Riley was born at Norwood, London, the daughter of a businessman. Her childhood was spent in Cornwall and Lincolnshire. She studied at Goldsmiths' College from 1949 to 1952, and at the Royal College of Art from 1952 to 1955. She began figure painting subjects with an impressionist influence, then changed to pointillism around 1958 landscapes. In 1960 she evolved a style in which she explored the dynamic potentialities of optical illusions. These Op Art works, such as Fall, 1963, produce a disorienting physical effect on the eye.
Riley taught children for two years before joining the Loughborough School of Art, where she initiated a basic design course in 1959. She then taught at Hornsey School of Art, and from 1962 at Croydon School of Art. She worked for the J. Walter Thompson Group advertising agency from 1960, but gave up teaching and advertising agency work in 1963-4.
Riley was awarded the AICA Critics Prize in 1963 and also that year a John Moores', Liverpool Open Section prize. In 1964 she was awarded a Peter Stuyvesant Foundation Travel bursary to the USA. In 1968 she won an International Painting Prize at the Venice Biennale.
Her first solo exhibition was held at Gallery One in 1962 with a second solo show the following year. Other solo shows were held at Nottingham University, 1963; Richard Feigen Gallery, New York and Feigen Palmer Gallery, Los Angeles, 1965; Museum of Modern Art, New York, with US tour, 1966; Venice Biennale, British Pavilion (with Phillip King), 1968; Hayward Gallery, London, 1971; National Gallery, Prague, 1971; Hayward Gallery and Kunsthalle Nuremberg, 1992; Kettle's Yard, Cambridge, 1995; and Waddington Galleries, London, 1996.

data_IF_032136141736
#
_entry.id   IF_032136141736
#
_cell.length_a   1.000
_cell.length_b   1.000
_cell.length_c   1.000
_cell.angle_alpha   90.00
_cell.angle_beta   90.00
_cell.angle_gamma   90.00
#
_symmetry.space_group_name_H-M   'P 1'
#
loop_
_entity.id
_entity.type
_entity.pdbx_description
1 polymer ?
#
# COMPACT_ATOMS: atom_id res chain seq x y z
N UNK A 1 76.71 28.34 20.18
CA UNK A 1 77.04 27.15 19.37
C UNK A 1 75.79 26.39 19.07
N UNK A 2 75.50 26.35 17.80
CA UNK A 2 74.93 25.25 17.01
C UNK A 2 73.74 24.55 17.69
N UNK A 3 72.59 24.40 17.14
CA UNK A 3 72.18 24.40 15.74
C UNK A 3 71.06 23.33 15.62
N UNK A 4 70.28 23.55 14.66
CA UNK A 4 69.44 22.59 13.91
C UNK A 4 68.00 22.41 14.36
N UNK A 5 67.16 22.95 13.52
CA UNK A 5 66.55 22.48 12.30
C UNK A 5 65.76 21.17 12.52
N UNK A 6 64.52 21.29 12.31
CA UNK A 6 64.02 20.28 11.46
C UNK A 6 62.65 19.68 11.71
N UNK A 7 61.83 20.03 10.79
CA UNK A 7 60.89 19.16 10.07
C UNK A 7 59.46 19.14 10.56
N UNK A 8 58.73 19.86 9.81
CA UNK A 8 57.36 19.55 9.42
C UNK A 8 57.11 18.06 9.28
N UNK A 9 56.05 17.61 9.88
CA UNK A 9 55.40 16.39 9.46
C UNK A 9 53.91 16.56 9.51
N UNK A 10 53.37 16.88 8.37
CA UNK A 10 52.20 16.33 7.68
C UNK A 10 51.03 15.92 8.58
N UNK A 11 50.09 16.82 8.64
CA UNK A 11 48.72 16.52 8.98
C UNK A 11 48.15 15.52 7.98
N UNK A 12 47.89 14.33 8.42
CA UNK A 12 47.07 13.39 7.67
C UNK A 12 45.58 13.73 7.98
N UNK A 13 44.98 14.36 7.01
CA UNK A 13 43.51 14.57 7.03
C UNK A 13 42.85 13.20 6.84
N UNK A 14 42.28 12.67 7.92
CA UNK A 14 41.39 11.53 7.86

Benny Andrews’s narrative paintings tell stories of social injustice. Inspired by his youth in the segregated American South, Andrews created a body of work showing scenes from the Civil Rights movement, American Indian relocation, antiwar protests, and other cultural struggles. He described himself as a “people’s painter". His political series show paintings of everyday people and moments, expressing aview of the human condition in times of conflict. He tried to express authentic emotion by using a painterly style like folk art, often incorporating collaged elements pulled from daily life. “I started working with collage because I found oil paint so sophisticated, and I didn’t want to lose my sense of rawness,” Andrews said.
This is a statement by Mr. Montgomery, "I have known from the first time I picked up a crayon that I wanted to be an artist. In 1992, I received Bachelor of Arts with honors with concentrations in Graphic Design, and Drawing & Painting from LaGrange College in LaGrange, Georgia. That same year enrolled in the Illustration program at Portfolio Center in Atlanta, Georgia, graduating in 1994 winning several awards and honors. I was soon hired as an on staff illustrator for a small design firm for a year and a half, then struck out on my own. From 1998-2012 I taught and shared my craft as an adjunct Illustration Professor. Now for the past 20+ years I have tremendously enjoyed being able to pursue my love for art professionally as an Illustrator and Graphic Designer. I work/play from my home studio near Atlanta, GA."
Hans Rudolf Giger (ghee-gur) 5 February 1940 – 12 May 2014) was a Swiss painter, whose style was adapted for many forms of media, including record-albums, furniture and tattoo-art.